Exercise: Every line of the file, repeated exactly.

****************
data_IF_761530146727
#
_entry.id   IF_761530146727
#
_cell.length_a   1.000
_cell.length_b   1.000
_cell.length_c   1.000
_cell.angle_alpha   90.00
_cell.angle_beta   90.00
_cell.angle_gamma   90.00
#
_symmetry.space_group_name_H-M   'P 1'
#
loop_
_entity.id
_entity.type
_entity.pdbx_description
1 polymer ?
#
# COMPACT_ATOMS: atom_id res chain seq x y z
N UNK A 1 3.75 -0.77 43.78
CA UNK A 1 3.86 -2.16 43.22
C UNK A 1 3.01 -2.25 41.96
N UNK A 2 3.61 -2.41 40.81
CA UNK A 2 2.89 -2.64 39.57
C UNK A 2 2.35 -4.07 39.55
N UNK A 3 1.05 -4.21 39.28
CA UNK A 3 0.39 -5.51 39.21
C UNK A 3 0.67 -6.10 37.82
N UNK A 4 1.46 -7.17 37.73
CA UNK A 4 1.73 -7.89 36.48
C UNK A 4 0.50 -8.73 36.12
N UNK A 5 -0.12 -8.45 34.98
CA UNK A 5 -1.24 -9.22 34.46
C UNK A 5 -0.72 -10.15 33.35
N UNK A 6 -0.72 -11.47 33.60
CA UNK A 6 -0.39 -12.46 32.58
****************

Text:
data_IF_761530146727
#
_entry.id   IF_761530146727
#
_cell.length_a   1.000
_cell.length_b   1.000
_cell.length_c   1.000
_cell.angle_alpha   90.00
_cell.angle_beta   90.00
_cell.angle_gamma   90.00
#
_symmetry.space_group_name_H-M   'P 1'
#
loop_
_entity.id
_entity.type
_entity.pdbx_description
1 polymer ?
#
# COMPACT_ATOMS: atom_id res chain seq x y z
N UNK A 1 3.75 -0.77 43.78
CA UNK A 1 3.86 -2.16 43.22
C UNK A 1 3.01 -2.25 41.96
N UNK A 2 3.61 -2.41 40.81
CA UNK A 2 2.89 -2.64 39.57
C UNK A 2 2.35 -4.07 39.55
N UNK A 3 1.05 -4.21 39.28
CA UNK A 3 0.39 -5.51 39.21
C UNK A 3 0.67 -6.10 37.82
N UNK A 4 1.46 -7.17 37.73
CA UNK A 4 1.73 -7.89 36.48
C UNK A 4 0.50 -8.73 36.12
N UNK A 5 -0.12 -8.45 34.98
CA UNK A 5 -1.24 -9.22 34.46
C UNK A 5 -0.72 -10.15 33.35
N UNK A 6 -0.72 -11.47 33.60
CA UNK A 6 -0.39 -12.46 32.58